Monday at the Movies

This documentary of the life of American ballerina Tanaquil Le Clercq has some wonderful ballet footage, but you don’t have to be a ballet fan to enjoy the movie or to appreciate the inspiration of a woman who managed to create a life for herself after illness robbed her of her ability to dance. It’s not maudlin; it’s a very dry martini, kind of like Tanny’s dancing.

Sunday Ballet Blogging



So I bought a new car today and I’m searching for a good name for her.

Stella, my eleven-year-old Honda Civic Hybrid, finally gave up the ghost. She’s been a good old girl, but she’d begun to need increasingly expensive repairs. (My practice with cars is to pay cash for a new car, maintain it well, and drive it until it becomes unreliable and/or the repair costs begin to approximate a good chunk of what a new car would cost. Then, I pay cash for a new one. YMMV.)

Do you name your cars? I need a good name for my new one — a purpley, black, silvery Honda Civic Hybrid with all kinds of almost scarey navigation/phone/”infotainment” technology. She feels a little bit like she wants to be named for a dragon, but I haven’t found a good one yet.

Tomorrow morning, she’ll get her protection spell, her grounding, and her name.

Any suggestions gratefully accepted.

Picture found here.

Friday Night Poetry Blogging

Handwriting letters

A Letter from Home

~ Mary Oliver

She sends me news of blue jays, frost,
Of stars and now the harvest moon
That rides above the stricken hills.
Lightly, she speaks of cold, of pain,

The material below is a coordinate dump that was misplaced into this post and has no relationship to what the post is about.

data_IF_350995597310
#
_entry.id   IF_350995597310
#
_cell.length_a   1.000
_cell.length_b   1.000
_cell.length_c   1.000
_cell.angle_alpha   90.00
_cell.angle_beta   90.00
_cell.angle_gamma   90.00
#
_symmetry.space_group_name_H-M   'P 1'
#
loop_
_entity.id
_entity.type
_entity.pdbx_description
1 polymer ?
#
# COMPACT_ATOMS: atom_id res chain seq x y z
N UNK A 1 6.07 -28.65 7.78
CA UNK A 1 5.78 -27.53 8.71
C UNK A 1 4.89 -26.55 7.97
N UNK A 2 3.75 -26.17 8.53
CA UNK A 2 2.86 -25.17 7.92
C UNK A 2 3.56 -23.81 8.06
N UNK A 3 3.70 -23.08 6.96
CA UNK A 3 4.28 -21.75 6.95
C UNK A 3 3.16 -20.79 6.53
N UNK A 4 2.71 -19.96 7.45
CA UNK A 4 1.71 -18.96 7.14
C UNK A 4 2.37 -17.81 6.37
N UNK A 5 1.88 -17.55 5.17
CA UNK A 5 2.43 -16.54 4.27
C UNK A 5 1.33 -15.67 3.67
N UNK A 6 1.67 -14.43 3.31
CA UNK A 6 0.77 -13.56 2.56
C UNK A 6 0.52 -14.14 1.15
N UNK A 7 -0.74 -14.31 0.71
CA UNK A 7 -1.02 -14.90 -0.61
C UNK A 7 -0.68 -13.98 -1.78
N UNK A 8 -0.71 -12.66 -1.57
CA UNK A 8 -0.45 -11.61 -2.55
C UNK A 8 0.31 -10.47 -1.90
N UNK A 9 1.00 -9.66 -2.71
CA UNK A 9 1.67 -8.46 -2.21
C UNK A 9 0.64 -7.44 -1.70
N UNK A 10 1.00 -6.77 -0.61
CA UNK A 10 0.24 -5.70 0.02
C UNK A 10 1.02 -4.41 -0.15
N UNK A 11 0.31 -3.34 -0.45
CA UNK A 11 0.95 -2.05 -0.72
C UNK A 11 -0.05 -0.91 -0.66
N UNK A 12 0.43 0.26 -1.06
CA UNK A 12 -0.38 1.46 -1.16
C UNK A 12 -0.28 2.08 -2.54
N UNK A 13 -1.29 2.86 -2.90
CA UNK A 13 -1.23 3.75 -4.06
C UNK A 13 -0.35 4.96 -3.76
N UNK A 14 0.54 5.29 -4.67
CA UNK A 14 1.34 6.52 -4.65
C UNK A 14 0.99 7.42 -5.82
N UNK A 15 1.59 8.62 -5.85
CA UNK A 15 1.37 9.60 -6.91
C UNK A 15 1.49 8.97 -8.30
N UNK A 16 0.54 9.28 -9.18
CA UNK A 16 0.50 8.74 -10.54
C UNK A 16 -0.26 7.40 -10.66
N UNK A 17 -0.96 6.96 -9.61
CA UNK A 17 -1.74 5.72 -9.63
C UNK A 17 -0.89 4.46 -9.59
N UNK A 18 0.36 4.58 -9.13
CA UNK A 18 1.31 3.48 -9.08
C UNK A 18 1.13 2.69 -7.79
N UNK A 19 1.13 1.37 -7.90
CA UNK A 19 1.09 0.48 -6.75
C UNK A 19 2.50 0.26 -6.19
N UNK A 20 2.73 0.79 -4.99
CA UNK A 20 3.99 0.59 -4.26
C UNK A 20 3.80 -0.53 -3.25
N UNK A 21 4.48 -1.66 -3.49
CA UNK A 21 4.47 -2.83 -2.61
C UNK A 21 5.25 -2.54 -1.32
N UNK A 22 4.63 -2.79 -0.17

And lists what is already lost.
Here where my life seems hard and slow,
I read of glowing melons piled
Beside the door, and baskets filled
With fennel, rosemary and dill,
While all she could not gather in
Or hid in leaves, grow black and falls.
Here where my life seems hard and strange,
I read her wild excitement when
Stars climb, frost comes, and blue jays sing.
The broken year will make no change
Upon her wise and whirling heart; -
She knows how people always plan
To live their lives, and never do.
She will not tell me if she cries.

I touch the crosses by her name;
I fold the pages as I rise,
And tip the envelope, from which
Drift scraps of borage, woodbine, rue.

Picture found here.

You can buy Mary Oliver’s poems at Poetry and Prose.

What Byron Said

Byron Ballard keeps trying to tell people that we are now living in Tower Times — as in the Tarot card. For a few years, it’s felt to me as if the veils between the worlds are growing increasingly, thin, worn, I don’t know . . . tattered, maybe. The way a curtain gets when it’s been whipped back and forth and forth and back so often by the wind that the curtain begins to thin, to frey, to become transparent. The veils never seem to really close up again after Samhein and each time there’s a bigger gap left.

I don’t know if that’s good or bad. Maybe our ancestors know they’re going to need more ready access to us as we charge, willy-nilly (will-we-or-nil-we) into the Holocene extinction. Or maybe the land wights are ripping the veils open to get the Hel out of Dodge while there’s still time.

What I do know is that we need to ground. We need to know ourselves in all our parts. We need to be in relationship with our landbase, watershed, foodshed, local community. We need to get ourselves as healthy and fit as we can. We need to learn survival skills, all the way from how to organize an angry group, to how to sew up clean wounds, to how to save seeds, to how to write poetry and dance, to how to program, to how to unvravel old sweaters and knit blankets out of the threads, to how to make solar panels and windmills, to how to do soul retrieval. We need to learn how to hex and how to heal.

We are, each of us, the modern-day result of generations, and generations, and generations untold of survivors. We can call on that.